Boost For Contact Tracing To Ensure ‘gold Standard’ System
The Government has announced a major investment in the country’s contact tracing system to ensure we have a gold standard response to any future surge of COVID-19 cases.
“We recognised early that contact tracing is a key line of defence in the battle against COVID-19. It is vital to identifying the source of any cases, containing them and preventing further spread,” Health Minister Dr David Clark said.
“Already we have massively increased our ability to conduct contact tracing. Last month we set up the National Close Contact Service (NCCS), and quickly developed a national information technology solution to better manage cases.
“All of this built on the excellent work of Public Health Units (PHUs).
“Currently the NCCS has capacity to make 5,000 calls per day, and the Ministry of Health is confident that can be scaled up to 10,000 if required. PHUs can also trace up to185 cases per day between them.
“We have been well served by our contact tracing. Of the more than 1400 cases of COVID-19 we’ve seen in New Zealand just a small number are still being investigated to identify the source of infection. That is a testament to the skilled work of public health staff.
“However, it is vital that we continue to build our capacity to provide insurance against any future outbreaks - and we ensure the work of the NCCS and PHUs complement each other. This is particularly important as we move down Alert Levels and see people moving about more within the community.
“To further strengthen our contact tracing Cabinet today approved up to a $55 million investment. This is on top of the initial $15 million that went to PHUs in March for contact tracing.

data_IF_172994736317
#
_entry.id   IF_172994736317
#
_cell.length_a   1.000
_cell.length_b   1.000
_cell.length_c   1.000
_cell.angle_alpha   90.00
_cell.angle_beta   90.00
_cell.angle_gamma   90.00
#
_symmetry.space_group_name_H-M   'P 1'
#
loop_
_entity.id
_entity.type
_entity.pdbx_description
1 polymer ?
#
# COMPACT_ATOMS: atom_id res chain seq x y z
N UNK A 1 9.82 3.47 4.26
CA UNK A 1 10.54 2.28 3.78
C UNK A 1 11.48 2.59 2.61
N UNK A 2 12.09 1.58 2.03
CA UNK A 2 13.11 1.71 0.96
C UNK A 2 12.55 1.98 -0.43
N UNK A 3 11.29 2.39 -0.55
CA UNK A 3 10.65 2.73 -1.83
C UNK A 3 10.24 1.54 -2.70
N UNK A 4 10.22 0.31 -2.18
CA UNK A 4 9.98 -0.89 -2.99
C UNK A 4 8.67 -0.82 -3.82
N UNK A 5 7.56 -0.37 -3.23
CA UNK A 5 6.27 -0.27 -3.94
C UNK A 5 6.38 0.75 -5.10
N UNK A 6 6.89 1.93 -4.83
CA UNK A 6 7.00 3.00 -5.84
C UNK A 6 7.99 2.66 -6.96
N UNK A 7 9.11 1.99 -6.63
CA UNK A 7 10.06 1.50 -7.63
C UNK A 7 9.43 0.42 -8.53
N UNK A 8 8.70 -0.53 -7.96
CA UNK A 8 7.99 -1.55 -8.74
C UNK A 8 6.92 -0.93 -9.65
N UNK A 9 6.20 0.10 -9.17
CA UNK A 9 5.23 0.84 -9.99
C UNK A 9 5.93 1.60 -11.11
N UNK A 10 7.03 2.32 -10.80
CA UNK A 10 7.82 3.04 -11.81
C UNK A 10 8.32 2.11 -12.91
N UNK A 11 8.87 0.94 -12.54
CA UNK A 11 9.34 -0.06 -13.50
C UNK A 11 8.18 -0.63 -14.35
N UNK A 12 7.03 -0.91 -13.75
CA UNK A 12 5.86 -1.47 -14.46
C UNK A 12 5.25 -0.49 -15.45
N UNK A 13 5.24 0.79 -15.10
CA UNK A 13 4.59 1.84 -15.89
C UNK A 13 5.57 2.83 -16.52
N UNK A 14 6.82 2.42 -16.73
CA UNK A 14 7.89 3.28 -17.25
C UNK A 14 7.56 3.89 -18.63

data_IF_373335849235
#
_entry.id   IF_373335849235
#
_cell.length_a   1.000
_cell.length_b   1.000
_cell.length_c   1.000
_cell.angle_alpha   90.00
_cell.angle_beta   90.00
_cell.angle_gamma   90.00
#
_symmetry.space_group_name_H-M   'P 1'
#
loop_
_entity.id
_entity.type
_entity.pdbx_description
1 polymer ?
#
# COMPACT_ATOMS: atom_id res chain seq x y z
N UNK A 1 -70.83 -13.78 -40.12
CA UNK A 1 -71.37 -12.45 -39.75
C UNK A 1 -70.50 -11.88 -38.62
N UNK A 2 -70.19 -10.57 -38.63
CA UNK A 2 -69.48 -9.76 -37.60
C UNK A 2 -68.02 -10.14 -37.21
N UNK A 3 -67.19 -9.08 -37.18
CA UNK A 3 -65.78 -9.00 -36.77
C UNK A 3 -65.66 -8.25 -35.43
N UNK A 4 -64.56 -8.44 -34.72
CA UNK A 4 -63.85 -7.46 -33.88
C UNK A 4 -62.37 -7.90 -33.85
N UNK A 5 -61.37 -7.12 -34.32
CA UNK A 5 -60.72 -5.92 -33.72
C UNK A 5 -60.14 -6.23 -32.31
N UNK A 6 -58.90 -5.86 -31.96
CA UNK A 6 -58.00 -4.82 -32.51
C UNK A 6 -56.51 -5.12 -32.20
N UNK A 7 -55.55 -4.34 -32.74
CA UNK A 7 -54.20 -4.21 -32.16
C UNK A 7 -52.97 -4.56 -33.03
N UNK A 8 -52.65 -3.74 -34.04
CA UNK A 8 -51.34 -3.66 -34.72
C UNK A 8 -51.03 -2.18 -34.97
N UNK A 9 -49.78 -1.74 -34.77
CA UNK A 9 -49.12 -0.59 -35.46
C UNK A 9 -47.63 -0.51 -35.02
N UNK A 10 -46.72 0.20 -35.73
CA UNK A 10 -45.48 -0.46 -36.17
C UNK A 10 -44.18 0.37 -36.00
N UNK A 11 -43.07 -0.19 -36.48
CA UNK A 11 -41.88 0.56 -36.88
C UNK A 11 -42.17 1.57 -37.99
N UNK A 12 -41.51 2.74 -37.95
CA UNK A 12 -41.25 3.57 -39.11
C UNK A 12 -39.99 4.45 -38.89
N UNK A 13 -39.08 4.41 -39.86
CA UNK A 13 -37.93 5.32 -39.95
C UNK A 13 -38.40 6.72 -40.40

“This funding will mean PHUs can be expanded as required, with additional surge capacity of up to 300 full time equivalent staff. The NCCS will also get extra resources to manage complex investigations, such as detailed analysis of clusters.
“These next steps developing our contact tracing capability reflect the recommendations of the independent audit of contact tracing conducted by Ayesha Verrall of the University of Otago.
“To help provide assurance that this work is on track, I will appoint an expert group (under Section 11 of the Public Health and Disability Act 200) to advise me on progress. Terms of Reference are being developed currently.
“The information technology platform (the National Contact Tracing Solution) will be developed further and future-proofed so that it can manage the delivery of a COVID-19 vaccine when one becomes available.
“The public response to the threat of COVID-19 has been remarkable. By staying home and sticking to our bubbles we have saved lives - but we cannot take anything for granted.
“Furthering our support for contact tracing through this significant investment when the number of new cases each day is low, is just another example of the Government going hard and going earlier in the battle against COVID-19,” David Clark said.